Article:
Important skills for nurse leaders and how to develop them

Every healthcare institution needs a nurse leader. They are tasked with overseeing the nursing staff and play a significant role in shaping healthcare delivery. Whether in a big city hospital, a nursing home, or a rural clinic, the nurse is often the first contact a patient has with medical staff. Should they be admitted, they have more contact with nurses than any other medical professional.

The nurse leader’s role is to ensure that all nurses are properly trained to deliver the highest quality of healthcare. They must follow institutional and state guidelines while remaining humane and sympathetic to every patient they care for.

The job of the nurse manager is to ensure that nurses are equipped to work toward positive outcomes for all patients.

Some nurse leaders come into the position because they have experience and natural leadership qualities. However, more and more institutions are looking for nurse leaders that have the proper qualifications.

Rather than wait for experience to qualify you for the position, you can enroll in an executive nursing course to gain the necessary qualifications. Nurse leadership professional development courses teach management and communication styles, interdepartmental communication, advocacy for nurses, policy development, and how to influence executives. You also learn business strategy, quality and safety within healthcare facilities, and how to implement healthcare models.

To be a good nurse leader, you need more than paper qualifications. The best nurse leaders can be identified by a certain set of skills they use every day to carry out their roles.

Some people are lucky enough to develop these skills naturally. The rest of us have to learn them. Don’t be discouraged if you don’t have the skills that are discussed here. So long as you know what they are, you can work to develop them and become exceptional in your role.

What are the most important skills for nurse leaders?

Good decision-making

Nurses have to make decisions all the time. Whether you practice in a big city hospital or a small country clinic, you need to be a clear thinker who is pragmatic and logical when under pressure. Not only do you have to make decisions for yourself, but you also have responsibility for the nurses you supervise.

All of us are decision-makers; from the time we get up in the morning until we go to bed at night, we make hundreds of decisions.

In nursing, you take this to a new level. The decisions you make can mean life or death, so they must be well thought through.

You must also learn when to defer decisions to superiors. There are instances when you will need the guidance of those who are older and more experienced.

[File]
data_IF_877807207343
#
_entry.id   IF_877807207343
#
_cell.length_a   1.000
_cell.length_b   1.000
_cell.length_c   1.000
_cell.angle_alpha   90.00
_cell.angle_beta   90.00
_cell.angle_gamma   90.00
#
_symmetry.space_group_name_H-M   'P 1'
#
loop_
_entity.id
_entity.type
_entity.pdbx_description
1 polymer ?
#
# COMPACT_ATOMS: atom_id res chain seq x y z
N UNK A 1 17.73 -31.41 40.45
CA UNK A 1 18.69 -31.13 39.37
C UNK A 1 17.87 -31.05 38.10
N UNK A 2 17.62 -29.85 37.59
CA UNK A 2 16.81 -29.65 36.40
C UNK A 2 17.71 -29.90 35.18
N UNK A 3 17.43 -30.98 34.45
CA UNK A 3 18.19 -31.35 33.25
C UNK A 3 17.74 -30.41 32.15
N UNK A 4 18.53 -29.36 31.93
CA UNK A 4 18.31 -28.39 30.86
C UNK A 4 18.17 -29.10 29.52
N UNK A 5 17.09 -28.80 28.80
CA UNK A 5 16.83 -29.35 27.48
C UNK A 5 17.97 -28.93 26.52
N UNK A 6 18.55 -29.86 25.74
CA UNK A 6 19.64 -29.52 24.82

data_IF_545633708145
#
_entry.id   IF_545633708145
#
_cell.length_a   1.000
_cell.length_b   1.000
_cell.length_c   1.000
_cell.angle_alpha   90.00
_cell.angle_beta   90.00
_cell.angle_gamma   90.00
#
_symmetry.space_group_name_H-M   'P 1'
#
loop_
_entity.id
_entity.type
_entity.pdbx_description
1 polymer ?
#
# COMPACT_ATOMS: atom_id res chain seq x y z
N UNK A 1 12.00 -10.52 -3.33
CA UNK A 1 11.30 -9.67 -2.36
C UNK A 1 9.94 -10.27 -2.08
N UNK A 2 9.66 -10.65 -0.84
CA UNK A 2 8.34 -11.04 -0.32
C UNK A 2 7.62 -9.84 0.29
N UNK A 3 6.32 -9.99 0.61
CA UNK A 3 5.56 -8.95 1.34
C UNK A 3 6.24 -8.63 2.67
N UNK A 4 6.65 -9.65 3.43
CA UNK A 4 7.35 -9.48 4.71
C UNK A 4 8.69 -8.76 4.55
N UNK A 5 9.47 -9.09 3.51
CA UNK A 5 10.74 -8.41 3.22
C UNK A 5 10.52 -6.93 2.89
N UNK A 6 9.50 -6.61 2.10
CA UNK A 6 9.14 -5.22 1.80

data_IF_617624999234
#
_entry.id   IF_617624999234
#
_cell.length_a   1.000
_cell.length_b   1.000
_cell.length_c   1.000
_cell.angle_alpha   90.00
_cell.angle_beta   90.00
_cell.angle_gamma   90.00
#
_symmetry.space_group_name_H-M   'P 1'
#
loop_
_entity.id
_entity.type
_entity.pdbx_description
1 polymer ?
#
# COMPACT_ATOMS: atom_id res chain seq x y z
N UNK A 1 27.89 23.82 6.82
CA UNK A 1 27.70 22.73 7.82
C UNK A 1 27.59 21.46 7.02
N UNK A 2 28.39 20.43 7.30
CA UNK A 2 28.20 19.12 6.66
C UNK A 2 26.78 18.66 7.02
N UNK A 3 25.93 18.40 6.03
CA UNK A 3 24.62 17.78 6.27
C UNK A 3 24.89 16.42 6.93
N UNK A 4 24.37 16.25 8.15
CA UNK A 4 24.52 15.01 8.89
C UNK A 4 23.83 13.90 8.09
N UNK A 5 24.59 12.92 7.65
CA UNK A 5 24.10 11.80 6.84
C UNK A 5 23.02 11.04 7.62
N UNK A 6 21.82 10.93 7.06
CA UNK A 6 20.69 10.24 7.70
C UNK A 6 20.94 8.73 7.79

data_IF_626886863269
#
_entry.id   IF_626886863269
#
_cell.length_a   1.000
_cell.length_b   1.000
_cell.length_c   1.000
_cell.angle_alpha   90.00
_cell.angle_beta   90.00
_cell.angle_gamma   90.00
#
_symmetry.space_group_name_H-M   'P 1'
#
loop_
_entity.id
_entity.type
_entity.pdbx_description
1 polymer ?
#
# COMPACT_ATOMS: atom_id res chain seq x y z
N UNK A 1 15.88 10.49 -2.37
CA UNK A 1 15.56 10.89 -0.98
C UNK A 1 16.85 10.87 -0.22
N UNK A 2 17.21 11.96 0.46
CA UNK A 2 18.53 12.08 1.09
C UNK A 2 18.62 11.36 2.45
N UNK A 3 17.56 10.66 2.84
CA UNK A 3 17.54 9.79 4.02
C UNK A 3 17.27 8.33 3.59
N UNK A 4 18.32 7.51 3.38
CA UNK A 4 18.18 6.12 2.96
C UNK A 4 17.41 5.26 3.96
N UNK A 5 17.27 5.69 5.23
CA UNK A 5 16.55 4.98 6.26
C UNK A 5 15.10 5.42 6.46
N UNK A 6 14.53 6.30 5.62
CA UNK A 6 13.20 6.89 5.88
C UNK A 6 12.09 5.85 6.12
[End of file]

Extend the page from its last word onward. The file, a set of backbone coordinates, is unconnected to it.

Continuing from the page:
If you think back to some of the people who mentored you in the past, they may not have had any kind of training. It seemed to come naturally to them. As a nurse leader, you will be charged with guiding nurses and helping them provide the best healthcare they can to patients.

Mentorship involves learning about those you want to mentor. You should understand their particular circumstances and the obstacles they face as they go about their work. You must also set a good example to all so they are willing to emulate you. Encourage open communication so your nurses can talk to you freely and openly.

Conflict resolution

How good are you at resolving conflicts between your colleagues? When you assume your role as nurse manager, you will be tasked with ensuring a good working environment, and that involves making sure that nurses cooperate with other professionals in the hospital.

If you are not very good at conflict resolution, there is plenty of material online to help get you started, or you can enroll in a conflict resolution course.

Good communication

This is essential for all nurses, not just nurse leaders. As a nurse, you need good communication with patients, but when you assume a management role, you’ll be communicating with teams, management, providers, and other stakeholders.

Learning how to communicate well isn’t easy but there is plenty of material available online. If you would like to go even further, you can enroll in a short communication course for healthcare managers.


Nurse leaders are in charge of teams of nurses, and they must be team players themselves to provide the right kind of leadership. You should be open to ideas from others, communicate well, and participate in activities that promote a good work environment.

Be a lifelong learner

Nursing is evolving all the time. Every year, there are new technologies, new best practices, new drugs, and improved industry standards. If you want to be an effective nurse leader, you must commit yourself to taking on new ideas.

Enroll in seminars, workshops, and short courses to keep up to date with your industry. When you come across new ideas, explore them to see whether they can be helpful within your institution.

Practice flexibility

Your managerial role will take you to different parts of the hospital, and you are expected to be effective wherever you are. Be adaptable to new situations and practice flexibility so you can do your job properly.

Be a good time manager

You will be busier than ever after you become a nurse leader. You are expected to do paperwork, supervise nurses, coordinate with different departments, interact with patients, and help doctors whenever needed.

Your skills as a time manager will be tested. Learn to put every minute of the workday to good use.

But don’t forget that a work-life balance for nurses is important; have enough rest and take frequent breaks to avoid burning out.


If becoming a nurse leader is the next step in your career, you can get there by enrolling in an executive nursing course. Apart from that, you need to develop important skills if you are going to be successful at your job.

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